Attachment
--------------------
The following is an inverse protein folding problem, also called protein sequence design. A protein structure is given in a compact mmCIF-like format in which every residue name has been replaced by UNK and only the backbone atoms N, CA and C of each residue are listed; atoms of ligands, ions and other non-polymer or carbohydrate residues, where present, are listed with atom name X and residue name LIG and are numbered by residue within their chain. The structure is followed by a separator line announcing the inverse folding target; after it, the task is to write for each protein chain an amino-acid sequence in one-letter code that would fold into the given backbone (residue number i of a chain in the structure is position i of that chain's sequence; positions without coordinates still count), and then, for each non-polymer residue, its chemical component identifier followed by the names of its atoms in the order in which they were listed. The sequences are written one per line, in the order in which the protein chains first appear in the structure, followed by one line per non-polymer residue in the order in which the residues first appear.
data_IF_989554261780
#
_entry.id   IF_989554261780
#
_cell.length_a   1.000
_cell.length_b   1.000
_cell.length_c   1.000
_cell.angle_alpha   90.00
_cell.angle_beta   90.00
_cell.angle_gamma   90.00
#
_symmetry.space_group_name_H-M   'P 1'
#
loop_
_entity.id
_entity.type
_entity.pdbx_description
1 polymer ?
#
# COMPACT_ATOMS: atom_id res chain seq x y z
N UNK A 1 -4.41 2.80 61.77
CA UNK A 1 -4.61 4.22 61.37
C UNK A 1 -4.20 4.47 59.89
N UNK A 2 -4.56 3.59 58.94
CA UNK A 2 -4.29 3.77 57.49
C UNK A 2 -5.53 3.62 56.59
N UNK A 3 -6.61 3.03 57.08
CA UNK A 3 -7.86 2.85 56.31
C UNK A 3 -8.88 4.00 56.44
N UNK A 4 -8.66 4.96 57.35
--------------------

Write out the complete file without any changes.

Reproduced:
The following is an inverse protein folding problem, also called protein sequence design. A protein structure is given in a compact mmCIF-like format in which every residue name has been replaced by UNK and only the backbone atoms N, CA and C of each residue are listed; atoms of ligands, ions and other non-polymer or carbohydrate residues, where present, are listed with atom name X and residue name LIG and are numbered by residue within their chain. The structure is followed by a separator line announcing the inverse folding target; after it, the task is to write for each protein chain an amino-acid sequence in one-letter code that would fold into the given backbone (residue number i of a chain in the structure is position i of that chain's sequence; positions without coordinates still count), and then, for each non-polymer residue, its chemical component identifier followed by the names of its atoms in the order in which they were listed. The sequences are written one per line, in the order in which the protein chains first appear in the structure, followed by one line per non-polymer residue in the order in which the residues first appear.
data_IF_989554261780
#
_entry.id   IF_989554261780
#
_cell.length_a   1.000
_cell.length_b   1.000
_cell.length_c   1.000
_cell.angle_alpha   90.00
_cell.angle_beta   90.00
_cell.angle_gamma   90.00
#
_symmetry.space_group_name_H-M   'P 1'
#
loop_
_entity.id
_entity.type
_entity.pdbx_description
1 polymer ?
#
# COMPACT_ATOMS: atom_id res chain seq x y z
N UNK A 1 -4.41 2.80 61.77
CA UNK A 1 -4.61 4.22 61.37
C UNK A 1 -4.20 4.47 59.89
N UNK A 2 -4.56 3.59 58.94
CA UNK A 2 -4.29 3.77 57.49
C UNK A 2 -5.53 3.62 56.59
N UNK A 3 -6.61 3.03 57.08
CA UNK A 3 -7.86 2.85 56.31
C UNK A 3 -8.88 4.00 56.44
N UNK A 4 -8.66 4.96 57.35